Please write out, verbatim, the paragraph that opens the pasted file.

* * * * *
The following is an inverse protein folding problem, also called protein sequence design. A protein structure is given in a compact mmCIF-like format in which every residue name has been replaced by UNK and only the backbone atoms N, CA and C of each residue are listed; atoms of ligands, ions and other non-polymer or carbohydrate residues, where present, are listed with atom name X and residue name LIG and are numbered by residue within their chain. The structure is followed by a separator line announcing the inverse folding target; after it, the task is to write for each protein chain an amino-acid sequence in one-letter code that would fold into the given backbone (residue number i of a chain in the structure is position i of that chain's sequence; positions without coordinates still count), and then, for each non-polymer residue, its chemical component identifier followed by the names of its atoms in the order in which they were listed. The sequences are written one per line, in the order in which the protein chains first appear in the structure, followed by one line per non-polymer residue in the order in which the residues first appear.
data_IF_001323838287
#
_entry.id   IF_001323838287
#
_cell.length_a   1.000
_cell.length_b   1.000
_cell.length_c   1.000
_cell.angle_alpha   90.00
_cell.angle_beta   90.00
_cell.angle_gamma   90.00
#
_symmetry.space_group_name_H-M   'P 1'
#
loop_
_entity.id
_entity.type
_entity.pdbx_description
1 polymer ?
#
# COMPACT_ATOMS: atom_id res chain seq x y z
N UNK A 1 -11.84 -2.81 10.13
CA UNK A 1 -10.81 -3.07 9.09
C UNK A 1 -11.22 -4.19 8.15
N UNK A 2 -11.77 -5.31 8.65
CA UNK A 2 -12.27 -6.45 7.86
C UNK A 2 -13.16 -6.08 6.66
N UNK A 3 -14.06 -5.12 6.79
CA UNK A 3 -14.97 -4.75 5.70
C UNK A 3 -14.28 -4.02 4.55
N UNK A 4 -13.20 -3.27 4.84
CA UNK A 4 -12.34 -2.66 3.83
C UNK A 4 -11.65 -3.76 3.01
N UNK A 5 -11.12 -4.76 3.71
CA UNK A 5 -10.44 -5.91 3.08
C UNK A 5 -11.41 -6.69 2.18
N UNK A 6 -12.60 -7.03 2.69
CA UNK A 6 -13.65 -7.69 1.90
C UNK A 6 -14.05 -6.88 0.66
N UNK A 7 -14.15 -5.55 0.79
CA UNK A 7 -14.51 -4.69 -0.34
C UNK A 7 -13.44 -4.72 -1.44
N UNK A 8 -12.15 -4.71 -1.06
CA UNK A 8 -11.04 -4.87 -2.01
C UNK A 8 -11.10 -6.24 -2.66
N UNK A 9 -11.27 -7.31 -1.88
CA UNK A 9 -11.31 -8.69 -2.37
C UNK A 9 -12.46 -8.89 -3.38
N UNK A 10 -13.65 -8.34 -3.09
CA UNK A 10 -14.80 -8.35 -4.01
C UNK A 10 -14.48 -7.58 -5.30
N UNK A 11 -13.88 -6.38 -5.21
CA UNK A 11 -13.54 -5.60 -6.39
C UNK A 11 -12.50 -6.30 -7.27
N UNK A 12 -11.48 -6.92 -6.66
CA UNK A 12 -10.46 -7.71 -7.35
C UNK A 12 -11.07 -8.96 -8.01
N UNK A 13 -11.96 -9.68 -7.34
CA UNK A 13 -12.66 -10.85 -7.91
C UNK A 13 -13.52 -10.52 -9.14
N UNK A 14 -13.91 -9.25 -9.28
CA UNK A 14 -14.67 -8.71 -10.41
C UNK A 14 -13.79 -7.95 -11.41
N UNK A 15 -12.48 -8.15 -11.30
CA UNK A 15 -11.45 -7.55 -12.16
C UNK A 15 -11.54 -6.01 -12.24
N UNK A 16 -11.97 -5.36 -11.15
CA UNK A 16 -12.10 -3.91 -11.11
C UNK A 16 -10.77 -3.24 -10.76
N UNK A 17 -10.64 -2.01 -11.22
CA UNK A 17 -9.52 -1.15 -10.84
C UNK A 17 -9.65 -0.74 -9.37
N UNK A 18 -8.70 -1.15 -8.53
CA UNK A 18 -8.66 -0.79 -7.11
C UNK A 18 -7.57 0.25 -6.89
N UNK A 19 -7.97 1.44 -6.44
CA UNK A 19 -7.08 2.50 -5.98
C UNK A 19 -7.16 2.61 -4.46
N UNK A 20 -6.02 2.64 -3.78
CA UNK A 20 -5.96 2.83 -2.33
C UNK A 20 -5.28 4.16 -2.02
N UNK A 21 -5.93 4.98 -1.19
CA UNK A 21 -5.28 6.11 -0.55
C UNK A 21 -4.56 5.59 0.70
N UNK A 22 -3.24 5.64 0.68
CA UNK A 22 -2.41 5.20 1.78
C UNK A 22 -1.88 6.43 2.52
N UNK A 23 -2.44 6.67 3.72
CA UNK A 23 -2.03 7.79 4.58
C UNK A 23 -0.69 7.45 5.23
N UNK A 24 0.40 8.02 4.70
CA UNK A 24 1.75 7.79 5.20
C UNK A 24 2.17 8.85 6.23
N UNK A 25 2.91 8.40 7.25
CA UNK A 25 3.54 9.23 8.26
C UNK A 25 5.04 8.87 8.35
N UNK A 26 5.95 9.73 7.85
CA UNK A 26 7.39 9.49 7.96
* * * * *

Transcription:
The following is an inverse protein folding problem, also called protein sequence design. A protein structure is given in a compact mmCIF-like format in which every residue name has been replaced by UNK and only the backbone atoms N, CA and C of each residue are listed; atoms of ligands, ions and other non-polymer or carbohydrate residues, where present, are listed with atom name X and residue name LIG and are numbered by residue within their chain. The structure is followed by a separator line announcing the inverse folding target; after it, the task is to write for each protein chain an amino-acid sequence in one-letter code that would fold into the given backbone (residue number i of a chain in the structure is position i of that chain's sequence; positions without coordinates still count), and then, for each non-polymer residue, its chemical component identifier followed by the names of its atoms in the order in which they were listed. The sequences are written one per line, in the order in which the protein chains first appear in the structure, followed by one line per non-polymer residue in the order in which the residues first appear.